Tips for Writing Picture Books: Show Don’t Tell

Today I share my acquired pet peeve of the word was and you’ll see why it’s so important to

Show Don’t Tell

To be or not to be, that was the existential question written by an ancient playwright whose name I can’t remember. But Shakespeare did not write picture books. While questioning existence is not a topic generally covered in the medium of picture books, I personally find that describing existence is done far too often. Writing what something is (or was, as most picture books are written in the past tense) should be avoided as much as Shakespeare avoided Hugh Fennyman.

Why, you ask? Because the illustrations show what that something is (or was). This combines both the Every Word Counts and The Illustrator Is Your Partner lessons. There’s no reason to tell the readers what is already shown in the illustrations. It’s simply a redundant waste of words.

What if you need to express a character’s feelings? How can I avoid saying “Hamlet was sad” or “Leonardo DiCaprio is hungry”? The answer is the much mentioned writing paradigm: Show Don’t Tell.

Leonardo DiCaprio Is Hungry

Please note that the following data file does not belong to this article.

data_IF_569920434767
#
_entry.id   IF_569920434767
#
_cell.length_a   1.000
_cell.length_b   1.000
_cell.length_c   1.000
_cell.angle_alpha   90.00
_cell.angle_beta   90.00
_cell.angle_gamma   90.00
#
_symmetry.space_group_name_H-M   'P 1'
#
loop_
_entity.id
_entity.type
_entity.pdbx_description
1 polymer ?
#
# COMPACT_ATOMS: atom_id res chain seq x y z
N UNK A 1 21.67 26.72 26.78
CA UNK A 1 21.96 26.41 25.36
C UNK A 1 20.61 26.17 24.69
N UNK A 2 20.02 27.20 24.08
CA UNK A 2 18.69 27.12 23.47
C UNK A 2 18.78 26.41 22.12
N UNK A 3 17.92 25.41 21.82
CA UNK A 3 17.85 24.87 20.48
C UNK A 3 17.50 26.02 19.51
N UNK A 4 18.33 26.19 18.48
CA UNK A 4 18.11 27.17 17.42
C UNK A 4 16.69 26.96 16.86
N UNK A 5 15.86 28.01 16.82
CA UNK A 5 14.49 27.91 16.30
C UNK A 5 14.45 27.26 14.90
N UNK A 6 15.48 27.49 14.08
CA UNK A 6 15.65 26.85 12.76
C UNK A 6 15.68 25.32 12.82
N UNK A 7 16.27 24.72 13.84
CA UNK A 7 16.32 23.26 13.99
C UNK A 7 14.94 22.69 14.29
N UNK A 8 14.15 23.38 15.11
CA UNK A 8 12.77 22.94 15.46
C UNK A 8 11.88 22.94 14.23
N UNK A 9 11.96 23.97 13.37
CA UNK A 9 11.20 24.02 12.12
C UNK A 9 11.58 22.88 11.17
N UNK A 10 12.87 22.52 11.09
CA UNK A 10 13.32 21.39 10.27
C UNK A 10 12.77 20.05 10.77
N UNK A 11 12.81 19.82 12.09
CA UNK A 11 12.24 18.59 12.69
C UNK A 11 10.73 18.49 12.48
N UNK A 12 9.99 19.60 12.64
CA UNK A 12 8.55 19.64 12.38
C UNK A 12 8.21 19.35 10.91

Simply, say “Hamlet cried.” This shows he is sad. If you want to go into more detail, say “Tears slipped down Hamlet’s cheeks.” Perhaps Leo can “rub his empty stomach” or he can “stare at the delicious looking sushi in the water tank.”

I recommend you do a quick search for the word was (and wereis, are, etc) and see how many you can remove/replace/reword from your manuscript without drastically increasing your word count. As was is such a passive word, I’m willing to bet that you’re revision is going to be much more lively and impassioned.

The overuse of the word was and learning how to show instead of tell began the journey toward learning how to …

Write with Active Emotion

… which is for next time. See you then!

 

See all of Josh Funk’s 12-Step Guide to Writing Picture Books

Lesson #1: So, You Wrote a Book. Now What?
Lesson #2: Picture Books Are Short
Lesson #3: Every Word Counts
Lesson #4: The Illustrator Is Your Partner
Lesson #5: Show Don’t Tell
Lesson #6: Write with Active Emotion
Lesson #7: Story Arc Components
Lesson #8: Don’t Write In Rhyme
Lesson #9: Rhyming Is All About Rhythm
Lesson #10: Some Ideas Don’t Work
Lesson #11: Keep Learning
Lesson #12: Now You’re Ready! Dive In!

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5 thoughts on “Tips for Writing Picture Books: Show Don’t Tell

  1. I detest the evil “show, don’t tell” rule unconditionally, and I will not be deterred from violating it constantly and shamelessly by any of your manipulative dictatorship of taste.

    Like

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